David Small and Sarah Stewart are longtime collaborators on picture books and life. In this session they discuss each of the six picture books they've produced together.
So much of this session is the endearing interaction between these two book creators, so I will share some tidbits of information gleaned from their back-and-forth.
Sarah wrote The Money Tree after returning to Texas for her mother's funeral. Stories can come from the great, big, overwhelming, momentous, profoundly troubling moments.
David: Why did you make me illustrate a book a book about a character who does nothing?
Sarah: She's not doing nothing. She's reading.
Sarah: What happened that made you change something that wasn't quite right to something just right?
Having thought he'd done his job and that he had a solid dummy, David sent it off, but received feedback that it was not quite right. David recalled a comment of Sarah's about wanting it feel more like a library: safe. He also was struck by the work of Arnold Lobel and he took the art that had been bleeding off the page and tightened each so it were contained. Safe.
David: What's so interesting about THE GARDENER?
Sarah shares that the book was inspired by Lydia Grace Finch, a true gardener and artist. At six years old (during the depression), Lydia was put on a train to live with an uncle she'd never met, where she made gardens on the roof.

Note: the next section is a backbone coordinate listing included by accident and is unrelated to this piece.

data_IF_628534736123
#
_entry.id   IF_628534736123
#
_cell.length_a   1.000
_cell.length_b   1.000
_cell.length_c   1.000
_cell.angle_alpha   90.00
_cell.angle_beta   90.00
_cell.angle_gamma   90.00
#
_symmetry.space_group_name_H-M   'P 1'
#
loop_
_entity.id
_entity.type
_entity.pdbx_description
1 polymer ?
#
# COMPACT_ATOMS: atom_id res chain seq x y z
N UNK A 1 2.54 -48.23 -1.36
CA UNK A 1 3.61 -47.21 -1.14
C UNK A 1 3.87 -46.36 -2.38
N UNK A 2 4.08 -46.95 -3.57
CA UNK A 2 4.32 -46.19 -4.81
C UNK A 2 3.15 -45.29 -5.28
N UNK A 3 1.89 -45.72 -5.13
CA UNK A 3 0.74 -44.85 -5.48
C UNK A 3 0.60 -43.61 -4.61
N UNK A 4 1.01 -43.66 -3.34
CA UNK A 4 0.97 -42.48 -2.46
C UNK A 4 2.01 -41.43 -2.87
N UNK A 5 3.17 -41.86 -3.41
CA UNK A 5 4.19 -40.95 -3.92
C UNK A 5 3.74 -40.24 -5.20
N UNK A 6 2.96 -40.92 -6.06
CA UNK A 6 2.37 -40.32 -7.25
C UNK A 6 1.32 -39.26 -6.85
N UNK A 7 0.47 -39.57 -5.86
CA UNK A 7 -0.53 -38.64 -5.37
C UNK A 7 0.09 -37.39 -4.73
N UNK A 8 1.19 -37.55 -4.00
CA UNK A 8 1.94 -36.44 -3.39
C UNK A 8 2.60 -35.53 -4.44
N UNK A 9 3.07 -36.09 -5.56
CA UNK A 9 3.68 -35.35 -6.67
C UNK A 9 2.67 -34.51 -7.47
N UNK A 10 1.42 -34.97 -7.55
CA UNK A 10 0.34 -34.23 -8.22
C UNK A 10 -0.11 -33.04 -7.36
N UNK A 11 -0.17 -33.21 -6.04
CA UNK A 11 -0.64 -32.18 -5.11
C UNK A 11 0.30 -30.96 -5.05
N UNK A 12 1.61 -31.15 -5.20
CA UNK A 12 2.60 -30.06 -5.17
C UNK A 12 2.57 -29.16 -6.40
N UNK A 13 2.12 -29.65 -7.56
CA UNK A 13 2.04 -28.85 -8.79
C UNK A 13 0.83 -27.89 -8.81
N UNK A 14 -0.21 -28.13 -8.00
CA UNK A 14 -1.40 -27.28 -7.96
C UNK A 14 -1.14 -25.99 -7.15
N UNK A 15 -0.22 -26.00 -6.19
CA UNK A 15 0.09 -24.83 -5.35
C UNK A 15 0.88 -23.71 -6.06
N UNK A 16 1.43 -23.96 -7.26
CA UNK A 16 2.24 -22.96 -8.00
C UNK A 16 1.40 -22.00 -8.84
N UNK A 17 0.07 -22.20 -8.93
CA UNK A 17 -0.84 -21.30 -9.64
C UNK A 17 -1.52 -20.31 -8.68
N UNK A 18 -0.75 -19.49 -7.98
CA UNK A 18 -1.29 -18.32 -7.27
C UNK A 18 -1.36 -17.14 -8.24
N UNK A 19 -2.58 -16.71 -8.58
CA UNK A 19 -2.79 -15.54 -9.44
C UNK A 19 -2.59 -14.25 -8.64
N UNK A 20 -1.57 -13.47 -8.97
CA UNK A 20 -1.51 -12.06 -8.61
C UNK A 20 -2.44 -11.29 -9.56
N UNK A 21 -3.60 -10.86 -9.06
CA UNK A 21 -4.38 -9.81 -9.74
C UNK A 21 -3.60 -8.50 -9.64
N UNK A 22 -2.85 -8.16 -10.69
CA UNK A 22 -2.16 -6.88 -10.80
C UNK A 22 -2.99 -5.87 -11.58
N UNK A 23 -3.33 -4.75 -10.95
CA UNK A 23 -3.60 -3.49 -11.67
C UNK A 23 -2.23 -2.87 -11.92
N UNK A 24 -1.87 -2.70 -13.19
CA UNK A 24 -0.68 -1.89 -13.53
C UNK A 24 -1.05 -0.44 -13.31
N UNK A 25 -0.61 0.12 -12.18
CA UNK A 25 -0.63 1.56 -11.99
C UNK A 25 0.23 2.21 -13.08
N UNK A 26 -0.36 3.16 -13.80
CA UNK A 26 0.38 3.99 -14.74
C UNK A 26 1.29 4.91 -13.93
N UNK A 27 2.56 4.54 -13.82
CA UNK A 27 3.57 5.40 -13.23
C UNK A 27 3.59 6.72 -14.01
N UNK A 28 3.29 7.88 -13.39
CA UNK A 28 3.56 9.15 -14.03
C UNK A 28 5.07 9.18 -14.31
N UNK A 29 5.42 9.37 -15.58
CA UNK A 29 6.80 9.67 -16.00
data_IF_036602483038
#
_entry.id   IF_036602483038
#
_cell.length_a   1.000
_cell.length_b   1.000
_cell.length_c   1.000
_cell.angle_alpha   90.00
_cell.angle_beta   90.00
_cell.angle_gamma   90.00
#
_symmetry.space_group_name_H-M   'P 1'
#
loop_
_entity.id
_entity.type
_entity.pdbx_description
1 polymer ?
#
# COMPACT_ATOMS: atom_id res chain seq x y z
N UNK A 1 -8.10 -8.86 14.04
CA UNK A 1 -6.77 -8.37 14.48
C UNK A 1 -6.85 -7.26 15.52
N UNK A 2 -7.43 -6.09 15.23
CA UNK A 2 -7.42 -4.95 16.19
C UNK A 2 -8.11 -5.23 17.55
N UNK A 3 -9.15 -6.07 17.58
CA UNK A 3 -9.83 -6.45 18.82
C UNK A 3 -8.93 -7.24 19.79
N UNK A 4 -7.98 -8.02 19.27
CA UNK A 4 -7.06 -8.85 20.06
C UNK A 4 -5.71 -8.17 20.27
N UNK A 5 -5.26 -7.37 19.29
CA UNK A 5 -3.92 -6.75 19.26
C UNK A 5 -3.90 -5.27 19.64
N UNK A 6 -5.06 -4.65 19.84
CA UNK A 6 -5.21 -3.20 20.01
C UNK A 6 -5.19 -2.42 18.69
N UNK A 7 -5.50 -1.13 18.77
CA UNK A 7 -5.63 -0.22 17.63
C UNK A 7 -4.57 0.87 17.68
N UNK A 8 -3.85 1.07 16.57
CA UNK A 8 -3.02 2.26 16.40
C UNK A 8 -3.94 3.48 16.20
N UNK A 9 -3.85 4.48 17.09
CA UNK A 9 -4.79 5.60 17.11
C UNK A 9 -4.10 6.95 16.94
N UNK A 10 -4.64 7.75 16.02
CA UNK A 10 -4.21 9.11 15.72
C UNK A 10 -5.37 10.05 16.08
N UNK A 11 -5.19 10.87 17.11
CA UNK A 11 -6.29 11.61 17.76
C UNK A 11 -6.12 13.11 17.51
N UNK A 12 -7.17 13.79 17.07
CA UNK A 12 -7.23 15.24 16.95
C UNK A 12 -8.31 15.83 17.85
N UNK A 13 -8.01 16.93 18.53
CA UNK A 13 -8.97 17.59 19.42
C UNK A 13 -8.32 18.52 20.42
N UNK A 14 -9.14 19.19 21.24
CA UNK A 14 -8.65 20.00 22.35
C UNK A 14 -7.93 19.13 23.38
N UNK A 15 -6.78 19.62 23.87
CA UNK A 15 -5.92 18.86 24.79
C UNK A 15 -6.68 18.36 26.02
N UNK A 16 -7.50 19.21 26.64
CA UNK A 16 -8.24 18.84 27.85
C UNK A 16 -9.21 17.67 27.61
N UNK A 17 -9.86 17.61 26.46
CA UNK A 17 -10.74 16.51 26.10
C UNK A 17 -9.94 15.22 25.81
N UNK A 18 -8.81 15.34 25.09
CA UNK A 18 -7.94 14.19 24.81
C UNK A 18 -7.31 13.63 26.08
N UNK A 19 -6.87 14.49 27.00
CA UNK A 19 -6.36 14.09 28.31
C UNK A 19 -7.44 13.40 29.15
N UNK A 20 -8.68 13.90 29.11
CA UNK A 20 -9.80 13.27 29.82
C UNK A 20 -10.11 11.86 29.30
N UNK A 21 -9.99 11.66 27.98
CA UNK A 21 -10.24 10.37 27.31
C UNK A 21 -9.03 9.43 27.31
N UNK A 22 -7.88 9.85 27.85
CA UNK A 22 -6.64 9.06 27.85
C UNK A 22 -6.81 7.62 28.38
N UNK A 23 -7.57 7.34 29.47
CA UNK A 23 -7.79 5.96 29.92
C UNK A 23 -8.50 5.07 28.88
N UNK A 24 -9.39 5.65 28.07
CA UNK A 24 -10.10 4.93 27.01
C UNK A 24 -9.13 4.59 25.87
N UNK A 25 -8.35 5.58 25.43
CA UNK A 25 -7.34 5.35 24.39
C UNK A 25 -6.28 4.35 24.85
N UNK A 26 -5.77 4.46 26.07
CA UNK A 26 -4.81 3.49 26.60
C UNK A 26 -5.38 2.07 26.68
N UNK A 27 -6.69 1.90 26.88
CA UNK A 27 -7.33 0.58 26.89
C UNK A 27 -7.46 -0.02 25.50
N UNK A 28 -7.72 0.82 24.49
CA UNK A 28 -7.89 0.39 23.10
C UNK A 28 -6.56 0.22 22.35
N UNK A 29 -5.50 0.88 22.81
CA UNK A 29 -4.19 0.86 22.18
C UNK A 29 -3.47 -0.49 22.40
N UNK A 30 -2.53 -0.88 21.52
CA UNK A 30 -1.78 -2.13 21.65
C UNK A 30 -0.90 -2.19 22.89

There was a darkness during the depression and David didn't want the darkness to creep it's way to Lydia as he was doing the art. He left lightness around her and he discovered that was what the story was all about, which made him look at the story differently. David has since used that halo effect in other stories, but it came first in The Gardener.
David and Sarah live in Amish country and have Amish friends. This story was inspired by one told to Sarah by one of those friends.
Sarah shares that David broadens and deepens this story with his work.
David: Speaking of books that are hard to illustrate.
Sarah: I'm sorry. No, not really.
David says this is the hardest book he's ever illustrated, partly because he knew all the backstory, a story based on his wife's life and her near drowning as a child and the woman who saved her.
It's pretty clear now that people inspire Sarah Stewart's stories, and The Quiet Place is no different. And Sarah shares, "And oh can David Small paint."